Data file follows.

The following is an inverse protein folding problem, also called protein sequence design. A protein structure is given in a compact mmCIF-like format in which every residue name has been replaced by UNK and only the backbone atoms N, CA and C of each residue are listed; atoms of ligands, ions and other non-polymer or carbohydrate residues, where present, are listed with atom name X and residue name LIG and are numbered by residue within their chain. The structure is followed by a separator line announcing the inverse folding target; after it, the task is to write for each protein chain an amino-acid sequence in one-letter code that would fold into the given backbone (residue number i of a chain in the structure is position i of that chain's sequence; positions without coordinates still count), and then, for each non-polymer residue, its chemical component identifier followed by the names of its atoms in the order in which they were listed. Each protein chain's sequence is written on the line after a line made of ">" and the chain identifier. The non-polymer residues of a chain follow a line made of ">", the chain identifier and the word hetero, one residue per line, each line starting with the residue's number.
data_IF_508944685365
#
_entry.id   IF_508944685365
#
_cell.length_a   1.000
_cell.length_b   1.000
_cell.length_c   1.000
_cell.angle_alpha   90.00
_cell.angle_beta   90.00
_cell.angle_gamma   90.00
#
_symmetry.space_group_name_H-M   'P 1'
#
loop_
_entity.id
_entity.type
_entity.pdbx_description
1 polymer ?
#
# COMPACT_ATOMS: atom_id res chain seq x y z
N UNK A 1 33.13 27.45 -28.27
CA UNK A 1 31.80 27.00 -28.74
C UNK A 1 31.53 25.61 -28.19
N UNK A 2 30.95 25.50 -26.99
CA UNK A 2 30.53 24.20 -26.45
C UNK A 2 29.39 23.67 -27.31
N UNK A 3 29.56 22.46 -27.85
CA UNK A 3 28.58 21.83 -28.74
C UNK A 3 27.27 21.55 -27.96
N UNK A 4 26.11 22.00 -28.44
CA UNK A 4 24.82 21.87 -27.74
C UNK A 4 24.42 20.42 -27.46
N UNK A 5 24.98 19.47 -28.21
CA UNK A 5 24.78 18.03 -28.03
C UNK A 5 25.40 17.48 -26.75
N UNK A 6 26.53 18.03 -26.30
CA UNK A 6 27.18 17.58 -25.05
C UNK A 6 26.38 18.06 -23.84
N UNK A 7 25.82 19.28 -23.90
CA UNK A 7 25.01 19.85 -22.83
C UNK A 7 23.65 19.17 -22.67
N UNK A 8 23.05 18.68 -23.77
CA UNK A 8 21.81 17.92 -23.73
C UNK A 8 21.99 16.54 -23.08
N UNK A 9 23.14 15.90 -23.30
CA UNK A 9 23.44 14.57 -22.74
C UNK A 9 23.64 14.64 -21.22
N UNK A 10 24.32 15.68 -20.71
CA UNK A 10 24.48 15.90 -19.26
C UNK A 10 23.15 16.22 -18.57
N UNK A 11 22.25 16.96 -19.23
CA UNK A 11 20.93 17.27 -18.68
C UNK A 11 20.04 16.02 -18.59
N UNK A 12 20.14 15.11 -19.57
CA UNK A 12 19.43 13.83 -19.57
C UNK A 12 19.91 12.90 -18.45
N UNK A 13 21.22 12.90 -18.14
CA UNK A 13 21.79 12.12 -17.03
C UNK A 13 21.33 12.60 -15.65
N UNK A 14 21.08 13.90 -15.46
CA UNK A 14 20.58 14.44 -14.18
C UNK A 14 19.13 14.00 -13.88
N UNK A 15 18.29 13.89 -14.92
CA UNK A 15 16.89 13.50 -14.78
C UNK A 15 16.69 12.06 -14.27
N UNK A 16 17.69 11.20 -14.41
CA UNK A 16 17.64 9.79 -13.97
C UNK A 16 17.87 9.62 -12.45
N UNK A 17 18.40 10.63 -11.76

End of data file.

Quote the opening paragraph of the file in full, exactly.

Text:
The following is an inverse protein folding problem, also called protein sequence design. A protein structure is given in a compact mmCIF-like format in which every residue name has been replaced by UNK and only the backbone atoms N, CA and C of each residue are listed; atoms of ligands, ions and other non-polymer or carbohydrate residues, where present, are listed with atom name X and residue name LIG and are numbered by residue within their chain. The structure is followed by a separator line announcing the inverse folding target; after it, the task is to write for each protein chain an amino-acid sequence in one-letter code that would fold into the given backbone (residue number i of a chain in the structure is position i of that chain's sequence; positions without coordinates still count), and then, for each non-polymer residue, its chemical component identifier followed by the names of its atoms in the order in which they were listed. Each protein chain's sequence is written on the line after a line made of ">" and the chain identifier. The non-polymer residues of a chain follow a line made of ">", the chain identifier and the word hetero, one residue per line, each line starting with the residue's number.